Is Open Source Hardware An Answer?
You have probably heard of Open Source Software – software developed by hackers and released into the community under licenses that freely allow copying and modification. Linux is a good example.
David Rowe, an engineer from Adelaide, South Australia and a small team of hackers around the world are developing “open source hardware” – high quality, professionally designed hardware designs that are being released for others to copy and build on.
The hardware (when combined with open telephony software such as Asterisk) allows anyone to build advanced telephone systems at very low cost. The idea is to help close the digital divide by building telephone exchange (PBX) hardware for $200 with features matching existing PBX systems – that cost $10,000. This makes it possible for a small village to deploy and maintain a telephone system at very low cost.
Recent breakthroughs in technology mean it is now possible to build leading edge Voice Over IP (VOIP) telephone systems at very low cost. The hardware is low power, making solar or other energy sources viable. It can be combined with low-cost wireless mesh networks to allow communication with the world using VOIP – allowing essentially free phone calls.
The hardware is relatively easy to build using low-cost tools and small amounts of capital. It is designed to be manufactured locally in developing countries with minimal training. This can simultaneously lower the cost and overcome import and tariff problems.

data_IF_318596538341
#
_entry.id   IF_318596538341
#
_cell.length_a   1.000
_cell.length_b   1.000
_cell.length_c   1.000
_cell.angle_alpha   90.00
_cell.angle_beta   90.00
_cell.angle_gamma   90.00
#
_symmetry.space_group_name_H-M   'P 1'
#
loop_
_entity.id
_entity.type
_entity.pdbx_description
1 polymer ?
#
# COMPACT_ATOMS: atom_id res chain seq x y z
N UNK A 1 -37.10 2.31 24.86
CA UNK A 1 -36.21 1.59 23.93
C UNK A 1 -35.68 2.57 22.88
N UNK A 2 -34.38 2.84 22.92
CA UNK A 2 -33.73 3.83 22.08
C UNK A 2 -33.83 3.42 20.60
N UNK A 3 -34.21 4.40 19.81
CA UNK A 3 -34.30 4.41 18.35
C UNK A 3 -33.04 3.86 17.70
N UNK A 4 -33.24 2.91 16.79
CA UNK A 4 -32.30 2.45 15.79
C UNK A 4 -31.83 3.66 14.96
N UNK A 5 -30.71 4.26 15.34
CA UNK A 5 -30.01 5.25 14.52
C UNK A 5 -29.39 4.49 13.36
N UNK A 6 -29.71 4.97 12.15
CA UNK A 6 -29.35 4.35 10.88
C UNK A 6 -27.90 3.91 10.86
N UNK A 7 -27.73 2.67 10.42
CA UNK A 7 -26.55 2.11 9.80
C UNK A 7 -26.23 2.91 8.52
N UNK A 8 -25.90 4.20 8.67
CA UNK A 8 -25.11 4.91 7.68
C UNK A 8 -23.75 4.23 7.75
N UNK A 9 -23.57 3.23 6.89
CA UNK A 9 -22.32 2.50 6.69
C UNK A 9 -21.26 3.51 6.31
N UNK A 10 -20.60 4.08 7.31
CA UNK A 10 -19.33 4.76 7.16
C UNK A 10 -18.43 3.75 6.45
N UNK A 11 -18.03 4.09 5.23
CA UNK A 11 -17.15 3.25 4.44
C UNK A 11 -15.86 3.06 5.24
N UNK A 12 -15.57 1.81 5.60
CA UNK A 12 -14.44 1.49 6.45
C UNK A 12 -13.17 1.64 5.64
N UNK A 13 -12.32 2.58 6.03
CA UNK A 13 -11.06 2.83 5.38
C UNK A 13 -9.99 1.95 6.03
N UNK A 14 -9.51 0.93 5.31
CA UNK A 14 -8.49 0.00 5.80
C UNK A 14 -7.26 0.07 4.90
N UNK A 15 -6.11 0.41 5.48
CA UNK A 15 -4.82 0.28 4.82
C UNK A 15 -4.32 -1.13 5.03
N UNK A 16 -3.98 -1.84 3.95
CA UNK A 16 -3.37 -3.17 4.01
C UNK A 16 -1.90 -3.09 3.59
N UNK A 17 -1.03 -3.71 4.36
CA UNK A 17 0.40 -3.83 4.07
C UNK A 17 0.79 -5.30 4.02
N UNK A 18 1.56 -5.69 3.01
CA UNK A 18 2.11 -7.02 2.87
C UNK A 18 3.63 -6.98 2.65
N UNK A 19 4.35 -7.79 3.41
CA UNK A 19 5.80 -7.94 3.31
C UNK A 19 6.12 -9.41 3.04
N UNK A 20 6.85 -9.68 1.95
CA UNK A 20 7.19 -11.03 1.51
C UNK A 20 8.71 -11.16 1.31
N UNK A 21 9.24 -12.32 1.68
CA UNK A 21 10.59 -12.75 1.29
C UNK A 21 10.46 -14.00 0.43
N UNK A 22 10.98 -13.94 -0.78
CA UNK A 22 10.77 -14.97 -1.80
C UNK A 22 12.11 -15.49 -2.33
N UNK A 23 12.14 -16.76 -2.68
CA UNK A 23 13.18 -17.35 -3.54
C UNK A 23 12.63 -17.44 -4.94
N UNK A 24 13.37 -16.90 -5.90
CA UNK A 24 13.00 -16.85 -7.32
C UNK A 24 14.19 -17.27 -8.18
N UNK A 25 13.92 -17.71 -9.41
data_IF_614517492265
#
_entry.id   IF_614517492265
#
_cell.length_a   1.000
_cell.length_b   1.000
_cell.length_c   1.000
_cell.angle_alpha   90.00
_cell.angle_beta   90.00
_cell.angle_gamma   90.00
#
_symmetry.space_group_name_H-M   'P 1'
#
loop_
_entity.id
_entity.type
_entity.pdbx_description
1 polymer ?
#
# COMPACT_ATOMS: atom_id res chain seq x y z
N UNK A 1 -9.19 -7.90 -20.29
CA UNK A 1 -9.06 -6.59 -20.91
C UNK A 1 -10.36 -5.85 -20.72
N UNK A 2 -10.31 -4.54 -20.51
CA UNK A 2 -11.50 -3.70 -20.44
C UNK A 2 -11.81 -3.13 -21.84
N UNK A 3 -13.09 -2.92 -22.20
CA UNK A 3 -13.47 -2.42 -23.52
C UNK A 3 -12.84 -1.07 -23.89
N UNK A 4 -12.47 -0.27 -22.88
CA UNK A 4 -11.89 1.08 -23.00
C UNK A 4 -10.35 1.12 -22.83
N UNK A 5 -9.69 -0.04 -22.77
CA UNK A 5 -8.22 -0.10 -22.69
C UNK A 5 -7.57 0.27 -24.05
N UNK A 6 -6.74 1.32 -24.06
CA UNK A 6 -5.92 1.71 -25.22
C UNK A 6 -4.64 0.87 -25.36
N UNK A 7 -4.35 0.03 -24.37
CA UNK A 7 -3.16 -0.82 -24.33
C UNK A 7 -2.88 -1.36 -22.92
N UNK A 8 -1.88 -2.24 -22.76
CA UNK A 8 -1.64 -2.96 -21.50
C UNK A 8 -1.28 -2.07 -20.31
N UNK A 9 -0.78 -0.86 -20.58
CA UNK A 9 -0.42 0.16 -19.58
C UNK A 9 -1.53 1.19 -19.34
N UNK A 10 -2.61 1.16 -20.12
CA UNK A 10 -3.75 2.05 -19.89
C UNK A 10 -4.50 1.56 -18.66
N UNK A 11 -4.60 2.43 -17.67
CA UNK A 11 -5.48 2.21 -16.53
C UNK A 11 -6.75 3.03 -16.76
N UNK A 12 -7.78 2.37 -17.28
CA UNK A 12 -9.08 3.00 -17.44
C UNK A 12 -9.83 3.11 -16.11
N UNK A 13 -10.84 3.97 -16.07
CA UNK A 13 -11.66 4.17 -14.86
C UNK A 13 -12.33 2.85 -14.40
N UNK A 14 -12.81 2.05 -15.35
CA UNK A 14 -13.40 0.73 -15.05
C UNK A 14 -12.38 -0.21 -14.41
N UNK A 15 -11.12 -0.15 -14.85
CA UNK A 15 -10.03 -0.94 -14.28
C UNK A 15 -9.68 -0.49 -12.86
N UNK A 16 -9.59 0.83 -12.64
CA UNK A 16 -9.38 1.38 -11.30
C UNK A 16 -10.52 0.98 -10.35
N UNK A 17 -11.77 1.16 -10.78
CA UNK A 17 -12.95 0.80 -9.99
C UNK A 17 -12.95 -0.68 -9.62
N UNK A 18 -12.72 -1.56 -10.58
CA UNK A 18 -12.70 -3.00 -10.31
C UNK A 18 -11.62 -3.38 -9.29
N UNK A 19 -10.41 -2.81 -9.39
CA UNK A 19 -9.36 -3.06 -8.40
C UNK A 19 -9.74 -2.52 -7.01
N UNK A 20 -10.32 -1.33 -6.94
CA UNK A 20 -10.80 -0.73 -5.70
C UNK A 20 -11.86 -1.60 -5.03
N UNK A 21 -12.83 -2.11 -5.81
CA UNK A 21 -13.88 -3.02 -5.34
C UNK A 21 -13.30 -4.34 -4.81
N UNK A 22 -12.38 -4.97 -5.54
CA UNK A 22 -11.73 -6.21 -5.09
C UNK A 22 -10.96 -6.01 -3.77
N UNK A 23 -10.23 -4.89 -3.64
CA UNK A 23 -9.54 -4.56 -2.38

The designs are completely royalty free, and could be used as the basis for developing a local high-tech industry. Developing communities could leverage their low labor costs to build and even export the finished product. This is a powerful contrast to the typical situation of developing countries being forced to pay high prices for high tech hardware produced in developed countries. Communities can then “bootstrap” their way out of the poverty trap by earning income from product sales.
Anyone is free to modify and change the designs to suit local conditions and needs. All of the designs have been developed using “open source” Computer Aided Design (CAD) tools so the overheads for development are the cost of a low-end PC. No special (or expensive) development software or hardware is required.
By aggregating the resources of many developing communities, volume discounts could drive hardware costs down even further. It is also possible to integrate other technologies (such as wireless and satellite) to develop a voice/Internet connectivity solution in a single box.
David also has plans to develop low cost satellite communications technology – this could allow a remote village to “get connected” (provide basic voice and Internet connectivity) for a few hundred dollars per site. David’s background includes 20 years experience developing products for the telephone and satellite communications industries, and small business experience.
Please feel free to contact David for more information; he’s also looking for steering advice, some sponsorship, and partners.